The current issue came about because of "differential" pricing for libraries that had been doing their cataloging on OCLC but switched to the SkyRiver service (because it would reduce the libraries' cataloging costs). When those libraries tried to batch load their records into OCLC so they could continue to use (and pay for) ILL services, the price for their batch loads was given at 1200% the price that others had been paying. So this is kind of the opposite of what you were suggesting: SkyRiver and the libraries were wanting to contribute their holdings to OCLC, but OCLC priced that at a point that the libraries could not afford to. I recommend the letter from the Director of Libraries at MSU explaining their situation:
I think it comes down to coming up with pricing that encourages libraries to contribute their holdings to OCLC, for the benefit of all, while still supporting WorldCat. Unfortunately, none of us has access to OCLC's internal accounting, so it's hard to know how that balance could be achieved. OCLC is claiming that competing products such as SkyRiver's cataloging service will be the death of OCLC. I am hoping that instead we can find reasonable pricing that encourages ALL libraries to contribute, both the OCLC and to any other library services that meet their needs.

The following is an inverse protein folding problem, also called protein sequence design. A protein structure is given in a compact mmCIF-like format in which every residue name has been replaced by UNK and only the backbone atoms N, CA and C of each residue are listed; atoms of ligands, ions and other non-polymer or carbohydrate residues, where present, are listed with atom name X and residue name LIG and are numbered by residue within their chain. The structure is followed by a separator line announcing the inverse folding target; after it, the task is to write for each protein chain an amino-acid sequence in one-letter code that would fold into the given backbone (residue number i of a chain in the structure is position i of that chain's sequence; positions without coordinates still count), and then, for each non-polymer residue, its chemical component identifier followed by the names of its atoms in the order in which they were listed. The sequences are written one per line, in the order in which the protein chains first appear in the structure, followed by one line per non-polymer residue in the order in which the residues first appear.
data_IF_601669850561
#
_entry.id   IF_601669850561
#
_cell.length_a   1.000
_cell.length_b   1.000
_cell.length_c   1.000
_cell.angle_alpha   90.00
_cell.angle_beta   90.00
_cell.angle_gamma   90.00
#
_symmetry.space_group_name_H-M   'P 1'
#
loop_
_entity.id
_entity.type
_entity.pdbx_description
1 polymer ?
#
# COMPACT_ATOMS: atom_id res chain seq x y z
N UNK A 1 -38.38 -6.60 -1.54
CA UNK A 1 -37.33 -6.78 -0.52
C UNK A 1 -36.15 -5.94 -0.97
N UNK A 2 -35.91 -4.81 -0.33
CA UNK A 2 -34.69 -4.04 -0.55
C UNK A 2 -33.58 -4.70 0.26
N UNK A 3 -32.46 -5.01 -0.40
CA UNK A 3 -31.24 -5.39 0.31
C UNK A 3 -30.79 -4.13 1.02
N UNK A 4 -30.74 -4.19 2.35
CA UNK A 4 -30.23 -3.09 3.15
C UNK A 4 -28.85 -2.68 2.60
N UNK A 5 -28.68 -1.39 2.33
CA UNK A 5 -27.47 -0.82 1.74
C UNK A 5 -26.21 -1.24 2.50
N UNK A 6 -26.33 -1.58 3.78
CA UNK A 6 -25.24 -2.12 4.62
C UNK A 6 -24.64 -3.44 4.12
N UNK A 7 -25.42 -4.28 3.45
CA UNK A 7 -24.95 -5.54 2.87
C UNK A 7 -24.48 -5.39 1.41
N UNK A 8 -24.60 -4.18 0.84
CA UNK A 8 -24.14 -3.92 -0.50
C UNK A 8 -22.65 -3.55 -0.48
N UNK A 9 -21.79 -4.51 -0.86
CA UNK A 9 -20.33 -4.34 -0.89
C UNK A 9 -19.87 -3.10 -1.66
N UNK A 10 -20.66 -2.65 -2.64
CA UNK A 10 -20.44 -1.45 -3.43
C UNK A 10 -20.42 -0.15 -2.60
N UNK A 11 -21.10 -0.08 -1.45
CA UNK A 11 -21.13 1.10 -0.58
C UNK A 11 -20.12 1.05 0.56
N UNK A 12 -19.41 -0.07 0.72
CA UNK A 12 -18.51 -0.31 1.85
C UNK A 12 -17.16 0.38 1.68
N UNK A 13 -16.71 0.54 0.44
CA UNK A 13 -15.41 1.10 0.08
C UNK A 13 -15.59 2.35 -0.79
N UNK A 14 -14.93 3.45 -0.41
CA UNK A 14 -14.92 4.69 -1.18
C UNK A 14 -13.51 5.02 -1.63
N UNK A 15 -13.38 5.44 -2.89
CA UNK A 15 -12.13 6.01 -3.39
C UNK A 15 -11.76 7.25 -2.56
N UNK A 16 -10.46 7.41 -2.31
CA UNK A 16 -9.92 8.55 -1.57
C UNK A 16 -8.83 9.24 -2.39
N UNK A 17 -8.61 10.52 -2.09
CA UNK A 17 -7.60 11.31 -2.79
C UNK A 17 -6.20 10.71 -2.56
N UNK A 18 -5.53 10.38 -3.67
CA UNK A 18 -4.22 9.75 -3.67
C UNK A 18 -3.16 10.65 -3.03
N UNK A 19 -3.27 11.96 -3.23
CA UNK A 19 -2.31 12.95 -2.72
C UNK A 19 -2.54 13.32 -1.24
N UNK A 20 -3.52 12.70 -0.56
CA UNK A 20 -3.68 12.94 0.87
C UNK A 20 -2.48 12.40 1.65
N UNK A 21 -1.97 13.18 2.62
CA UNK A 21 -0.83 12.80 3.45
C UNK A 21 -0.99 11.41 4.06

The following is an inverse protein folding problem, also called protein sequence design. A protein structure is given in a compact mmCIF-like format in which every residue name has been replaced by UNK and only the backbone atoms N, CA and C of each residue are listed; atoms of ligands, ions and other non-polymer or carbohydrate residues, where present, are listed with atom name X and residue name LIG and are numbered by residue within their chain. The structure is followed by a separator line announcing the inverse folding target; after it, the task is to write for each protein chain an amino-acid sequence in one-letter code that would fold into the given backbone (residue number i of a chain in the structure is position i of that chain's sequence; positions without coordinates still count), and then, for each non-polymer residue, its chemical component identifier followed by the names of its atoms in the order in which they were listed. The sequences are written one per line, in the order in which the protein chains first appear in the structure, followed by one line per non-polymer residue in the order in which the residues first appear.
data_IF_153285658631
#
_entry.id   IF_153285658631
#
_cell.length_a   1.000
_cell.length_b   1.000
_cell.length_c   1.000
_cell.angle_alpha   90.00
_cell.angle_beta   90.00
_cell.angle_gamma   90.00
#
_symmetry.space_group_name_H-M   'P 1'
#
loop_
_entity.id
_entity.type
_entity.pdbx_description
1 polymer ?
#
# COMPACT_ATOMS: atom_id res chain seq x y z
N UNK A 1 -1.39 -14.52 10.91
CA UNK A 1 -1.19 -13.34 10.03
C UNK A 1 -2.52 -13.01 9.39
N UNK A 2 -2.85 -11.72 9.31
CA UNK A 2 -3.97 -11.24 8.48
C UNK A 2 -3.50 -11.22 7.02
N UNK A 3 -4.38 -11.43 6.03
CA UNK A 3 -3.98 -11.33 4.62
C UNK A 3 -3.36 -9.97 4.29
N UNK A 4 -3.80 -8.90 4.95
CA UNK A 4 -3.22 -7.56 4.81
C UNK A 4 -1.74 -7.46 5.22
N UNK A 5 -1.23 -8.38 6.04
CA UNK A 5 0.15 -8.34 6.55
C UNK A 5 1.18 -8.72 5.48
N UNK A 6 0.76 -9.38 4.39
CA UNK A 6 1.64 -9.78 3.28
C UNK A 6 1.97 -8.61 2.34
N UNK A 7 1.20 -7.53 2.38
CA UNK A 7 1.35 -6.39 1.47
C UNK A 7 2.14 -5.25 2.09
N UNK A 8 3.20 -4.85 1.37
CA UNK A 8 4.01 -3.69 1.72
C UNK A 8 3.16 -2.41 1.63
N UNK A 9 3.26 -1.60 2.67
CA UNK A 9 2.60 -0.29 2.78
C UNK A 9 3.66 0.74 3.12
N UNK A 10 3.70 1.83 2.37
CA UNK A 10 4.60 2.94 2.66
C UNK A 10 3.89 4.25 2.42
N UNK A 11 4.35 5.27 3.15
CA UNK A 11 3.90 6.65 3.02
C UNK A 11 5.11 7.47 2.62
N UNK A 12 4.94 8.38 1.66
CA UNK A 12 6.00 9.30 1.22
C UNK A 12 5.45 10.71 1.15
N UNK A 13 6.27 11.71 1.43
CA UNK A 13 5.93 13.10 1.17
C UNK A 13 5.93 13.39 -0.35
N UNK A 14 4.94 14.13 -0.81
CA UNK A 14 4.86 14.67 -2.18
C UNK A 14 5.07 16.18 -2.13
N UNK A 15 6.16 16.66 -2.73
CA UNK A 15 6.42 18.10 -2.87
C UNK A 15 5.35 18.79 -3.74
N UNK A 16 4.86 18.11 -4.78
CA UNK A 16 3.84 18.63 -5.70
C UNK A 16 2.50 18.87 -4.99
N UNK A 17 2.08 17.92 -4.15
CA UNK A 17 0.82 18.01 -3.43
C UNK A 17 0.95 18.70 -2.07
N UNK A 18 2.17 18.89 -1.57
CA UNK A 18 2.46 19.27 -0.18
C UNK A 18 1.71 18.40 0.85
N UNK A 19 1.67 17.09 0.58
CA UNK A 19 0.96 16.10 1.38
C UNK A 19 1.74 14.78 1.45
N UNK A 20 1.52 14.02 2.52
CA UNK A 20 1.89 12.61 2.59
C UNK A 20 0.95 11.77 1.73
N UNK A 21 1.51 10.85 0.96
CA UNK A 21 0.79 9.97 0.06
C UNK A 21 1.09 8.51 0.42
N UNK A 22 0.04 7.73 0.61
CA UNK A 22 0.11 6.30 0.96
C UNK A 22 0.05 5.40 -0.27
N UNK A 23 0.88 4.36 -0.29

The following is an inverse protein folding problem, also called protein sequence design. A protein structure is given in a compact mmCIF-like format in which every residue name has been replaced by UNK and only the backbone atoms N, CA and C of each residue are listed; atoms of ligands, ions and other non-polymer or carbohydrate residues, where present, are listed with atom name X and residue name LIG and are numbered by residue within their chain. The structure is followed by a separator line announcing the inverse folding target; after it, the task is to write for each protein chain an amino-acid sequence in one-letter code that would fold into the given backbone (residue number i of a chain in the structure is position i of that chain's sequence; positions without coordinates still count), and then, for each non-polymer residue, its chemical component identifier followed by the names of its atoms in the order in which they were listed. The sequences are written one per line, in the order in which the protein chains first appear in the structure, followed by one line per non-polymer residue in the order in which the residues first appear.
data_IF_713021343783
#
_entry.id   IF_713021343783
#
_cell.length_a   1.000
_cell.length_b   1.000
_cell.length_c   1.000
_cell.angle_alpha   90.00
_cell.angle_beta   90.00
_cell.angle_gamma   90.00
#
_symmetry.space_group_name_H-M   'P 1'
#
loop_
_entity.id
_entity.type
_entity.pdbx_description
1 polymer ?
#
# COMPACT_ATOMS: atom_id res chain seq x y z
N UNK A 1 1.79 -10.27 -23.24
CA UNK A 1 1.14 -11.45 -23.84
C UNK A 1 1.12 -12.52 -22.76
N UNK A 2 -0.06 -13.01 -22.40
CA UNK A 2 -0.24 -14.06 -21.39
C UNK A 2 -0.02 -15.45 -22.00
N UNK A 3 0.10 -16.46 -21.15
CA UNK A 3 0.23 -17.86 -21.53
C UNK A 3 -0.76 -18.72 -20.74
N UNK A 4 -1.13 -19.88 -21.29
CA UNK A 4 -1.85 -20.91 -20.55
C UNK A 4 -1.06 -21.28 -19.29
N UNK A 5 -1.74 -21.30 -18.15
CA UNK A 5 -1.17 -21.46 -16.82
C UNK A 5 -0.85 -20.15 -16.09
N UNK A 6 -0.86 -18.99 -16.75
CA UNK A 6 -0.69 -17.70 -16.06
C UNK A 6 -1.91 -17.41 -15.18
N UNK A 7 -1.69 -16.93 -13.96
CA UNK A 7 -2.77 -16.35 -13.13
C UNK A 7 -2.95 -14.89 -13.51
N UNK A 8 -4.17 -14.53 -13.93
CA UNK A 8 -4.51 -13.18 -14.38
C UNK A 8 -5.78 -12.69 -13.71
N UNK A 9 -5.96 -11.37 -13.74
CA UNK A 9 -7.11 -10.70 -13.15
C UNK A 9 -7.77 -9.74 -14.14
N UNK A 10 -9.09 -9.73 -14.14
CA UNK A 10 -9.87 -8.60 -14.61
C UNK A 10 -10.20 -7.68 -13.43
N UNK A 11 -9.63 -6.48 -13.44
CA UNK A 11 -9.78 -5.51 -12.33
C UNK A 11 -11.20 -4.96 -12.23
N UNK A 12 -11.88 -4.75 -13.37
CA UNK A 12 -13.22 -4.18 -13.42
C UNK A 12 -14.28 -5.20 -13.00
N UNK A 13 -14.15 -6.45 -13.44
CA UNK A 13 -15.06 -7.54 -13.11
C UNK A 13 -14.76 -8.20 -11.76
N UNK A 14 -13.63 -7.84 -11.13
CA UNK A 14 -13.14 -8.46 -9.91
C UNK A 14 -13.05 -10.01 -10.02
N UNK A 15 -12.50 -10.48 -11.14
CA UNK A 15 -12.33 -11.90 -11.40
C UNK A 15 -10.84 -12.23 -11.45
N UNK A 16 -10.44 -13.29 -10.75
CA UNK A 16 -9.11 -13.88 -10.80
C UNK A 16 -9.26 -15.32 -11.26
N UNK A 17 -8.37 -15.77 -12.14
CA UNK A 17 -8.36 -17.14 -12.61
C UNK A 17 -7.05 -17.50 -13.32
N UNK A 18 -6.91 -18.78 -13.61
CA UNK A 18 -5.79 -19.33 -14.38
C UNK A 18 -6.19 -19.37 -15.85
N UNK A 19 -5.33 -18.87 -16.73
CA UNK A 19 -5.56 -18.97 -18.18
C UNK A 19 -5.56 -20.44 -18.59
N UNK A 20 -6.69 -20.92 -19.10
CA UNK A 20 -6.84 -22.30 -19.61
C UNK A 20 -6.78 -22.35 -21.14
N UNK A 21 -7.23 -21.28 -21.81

If OCLC wants to live, they need to adapt to the new reality of sharing -- that data can be concatenated without having to all live in the same place.
There are several resource sharing systems around the country that gather each others' holdings through virtual union catalogs and manage ok.